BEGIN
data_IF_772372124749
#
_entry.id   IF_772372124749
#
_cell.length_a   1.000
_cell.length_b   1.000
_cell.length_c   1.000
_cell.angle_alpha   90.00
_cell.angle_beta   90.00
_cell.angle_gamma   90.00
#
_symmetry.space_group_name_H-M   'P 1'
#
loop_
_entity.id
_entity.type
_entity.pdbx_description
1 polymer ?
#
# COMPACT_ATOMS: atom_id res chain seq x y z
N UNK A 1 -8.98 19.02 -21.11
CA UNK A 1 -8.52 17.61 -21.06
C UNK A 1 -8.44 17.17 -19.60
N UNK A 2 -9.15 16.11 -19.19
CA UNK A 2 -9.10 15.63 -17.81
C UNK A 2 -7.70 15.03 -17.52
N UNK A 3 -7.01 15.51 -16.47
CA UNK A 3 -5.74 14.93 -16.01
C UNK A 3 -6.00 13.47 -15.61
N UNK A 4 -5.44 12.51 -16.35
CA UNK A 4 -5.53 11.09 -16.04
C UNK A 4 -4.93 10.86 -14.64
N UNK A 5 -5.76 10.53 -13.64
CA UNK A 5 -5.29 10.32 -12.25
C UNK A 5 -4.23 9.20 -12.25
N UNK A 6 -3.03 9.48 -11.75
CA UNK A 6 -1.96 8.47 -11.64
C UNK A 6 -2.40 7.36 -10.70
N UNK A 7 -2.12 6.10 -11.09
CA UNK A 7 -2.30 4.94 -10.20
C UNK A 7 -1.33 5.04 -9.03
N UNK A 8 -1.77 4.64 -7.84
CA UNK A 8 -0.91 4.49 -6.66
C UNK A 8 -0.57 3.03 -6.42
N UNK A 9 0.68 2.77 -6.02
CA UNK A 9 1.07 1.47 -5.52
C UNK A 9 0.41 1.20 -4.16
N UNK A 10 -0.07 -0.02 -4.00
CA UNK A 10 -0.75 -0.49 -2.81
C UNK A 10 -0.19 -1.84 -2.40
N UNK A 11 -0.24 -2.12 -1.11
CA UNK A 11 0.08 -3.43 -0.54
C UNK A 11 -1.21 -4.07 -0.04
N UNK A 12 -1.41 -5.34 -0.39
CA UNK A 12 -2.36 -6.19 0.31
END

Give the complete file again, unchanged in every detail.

data_IF_772372124749
#
_entry.id   IF_772372124749
#
_cell.length_a   1.000
_cell.length_b   1.000
_cell.length_c   1.000
_cell.angle_alpha   90.00
_cell.angle_beta   90.00
_cell.angle_gamma   90.00
#
_symmetry.space_group_name_H-M   'P 1'
#
loop_
_entity.id
_entity.type
_entity.pdbx_description
1 polymer ?
#
# COMPACT_ATOMS: atom_id res chain seq x y z
N UNK A 1 -8.98 19.02 -21.11
CA UNK A 1 -8.52 17.61 -21.06
C UNK A 1 -8.44 17.17 -19.60
N UNK A 2 -9.15 16.11 -19.19
CA UNK A 2 -9.10 15.63 -17.81
C UNK A 2 -7.70 15.03 -17.52
N UNK A 3 -7.01 15.51 -16.47
CA UNK A 3 -5.74 14.93 -16.01
C UNK A 3 -6.00 13.47 -15.61
N UNK A 4 -5.44 12.51 -16.35
CA UNK A 4 -5.53 11.09 -16.04
C UNK A 4 -4.93 10.86 -14.64
N UNK A 5 -5.76 10.53 -13.64
CA UNK A 5 -5.29 10.32 -12.25
C UNK A 5 -4.23 9.20 -12.25
N UNK A 6 -3.03 9.48 -11.75
CA UNK A 6 -1.96 8.47 -11.64
C UNK A 6 -2.40 7.36 -10.70
N UNK A 7 -2.12 6.10 -11.09
CA UNK A 7 -2.30 4.94 -10.20
C UNK A 7 -1.33 5.04 -9.03
N UNK A 8 -1.77 4.64 -7.84
CA UNK A 8 -0.91 4.49 -6.66
C UNK A 8 -0.57 3.03 -6.42
N UNK A 9 0.68 2.77 -6.02
CA UNK A 9 1.07 1.47 -5.52
C UNK A 9 0.41 1.20 -4.16
N UNK A 10 -0.07 -0.02 -4.00
CA UNK A 10 -0.75 -0.49 -2.81
C UNK A 10 -0.19 -1.84 -2.40
N UNK A 11 -0.24 -2.12 -1.11
CA UNK A 11 0.08 -3.43 -0.54
C UNK A 11 -1.21 -4.07 -0.04
N UNK A 12 -1.41 -5.34 -0.39
CA UNK A 12 -2.36 -6.19 0.31